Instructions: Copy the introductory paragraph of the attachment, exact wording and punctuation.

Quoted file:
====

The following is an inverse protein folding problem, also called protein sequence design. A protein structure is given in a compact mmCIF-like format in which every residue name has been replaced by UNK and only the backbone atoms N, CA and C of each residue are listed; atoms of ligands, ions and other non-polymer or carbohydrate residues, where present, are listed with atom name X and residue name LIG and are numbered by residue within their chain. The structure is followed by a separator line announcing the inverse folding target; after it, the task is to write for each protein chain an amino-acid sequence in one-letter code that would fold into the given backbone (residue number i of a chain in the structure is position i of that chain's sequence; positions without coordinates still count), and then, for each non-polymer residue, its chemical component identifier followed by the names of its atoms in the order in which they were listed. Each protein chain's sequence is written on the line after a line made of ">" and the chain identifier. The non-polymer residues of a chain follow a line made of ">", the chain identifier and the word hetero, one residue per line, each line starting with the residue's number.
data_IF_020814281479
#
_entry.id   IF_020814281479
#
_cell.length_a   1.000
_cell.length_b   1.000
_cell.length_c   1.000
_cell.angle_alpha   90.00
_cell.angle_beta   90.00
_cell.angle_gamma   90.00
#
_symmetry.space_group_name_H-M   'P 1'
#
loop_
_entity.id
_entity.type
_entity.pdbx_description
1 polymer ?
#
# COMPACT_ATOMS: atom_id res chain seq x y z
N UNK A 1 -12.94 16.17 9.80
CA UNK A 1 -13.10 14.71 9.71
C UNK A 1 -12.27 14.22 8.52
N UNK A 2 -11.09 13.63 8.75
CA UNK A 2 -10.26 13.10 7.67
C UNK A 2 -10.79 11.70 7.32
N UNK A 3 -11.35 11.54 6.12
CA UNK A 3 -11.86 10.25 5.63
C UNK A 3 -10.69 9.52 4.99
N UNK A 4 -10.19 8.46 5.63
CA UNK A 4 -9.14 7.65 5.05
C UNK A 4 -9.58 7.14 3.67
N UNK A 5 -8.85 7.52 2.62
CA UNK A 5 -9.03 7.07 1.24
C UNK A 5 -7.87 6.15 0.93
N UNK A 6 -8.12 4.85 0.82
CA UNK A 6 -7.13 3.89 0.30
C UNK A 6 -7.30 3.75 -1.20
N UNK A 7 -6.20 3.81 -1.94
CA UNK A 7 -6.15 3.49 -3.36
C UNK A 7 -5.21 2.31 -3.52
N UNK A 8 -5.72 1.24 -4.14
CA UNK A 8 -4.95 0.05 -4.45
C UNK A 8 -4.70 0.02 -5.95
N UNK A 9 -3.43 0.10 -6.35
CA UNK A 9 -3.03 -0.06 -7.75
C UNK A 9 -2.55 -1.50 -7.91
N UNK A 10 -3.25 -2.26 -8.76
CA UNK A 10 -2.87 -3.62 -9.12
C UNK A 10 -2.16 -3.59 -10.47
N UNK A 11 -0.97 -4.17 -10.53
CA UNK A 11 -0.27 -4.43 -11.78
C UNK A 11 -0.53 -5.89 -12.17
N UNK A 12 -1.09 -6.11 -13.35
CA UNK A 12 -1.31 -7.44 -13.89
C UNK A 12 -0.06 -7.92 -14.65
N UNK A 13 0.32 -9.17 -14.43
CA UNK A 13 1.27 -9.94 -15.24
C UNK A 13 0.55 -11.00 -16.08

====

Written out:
The following is an inverse protein folding problem, also called protein sequence design. A protein structure is given in a compact mmCIF-like format in which every residue name has been replaced by UNK and only the backbone atoms N, CA and C of each residue are listed; atoms of ligands, ions and other non-polymer or carbohydrate residues, where present, are listed with atom name X and residue name LIG and are numbered by residue within their chain. The structure is followed by a separator line announcing the inverse folding target; after it, the task is to write for each protein chain an amino-acid sequence in one-letter code that would fold into the given backbone (residue number i of a chain in the structure is position i of that chain's sequence; positions without coordinates still count), and then, for each non-polymer residue, its chemical component identifier followed by the names of its atoms in the order in which they were listed. Each protein chain's sequence is written on the line after a line made of ">" and the chain identifier. The non-polymer residues of a chain follow a line made of ">", the chain identifier and the word hetero, one residue per line, each line starting with the residue's number.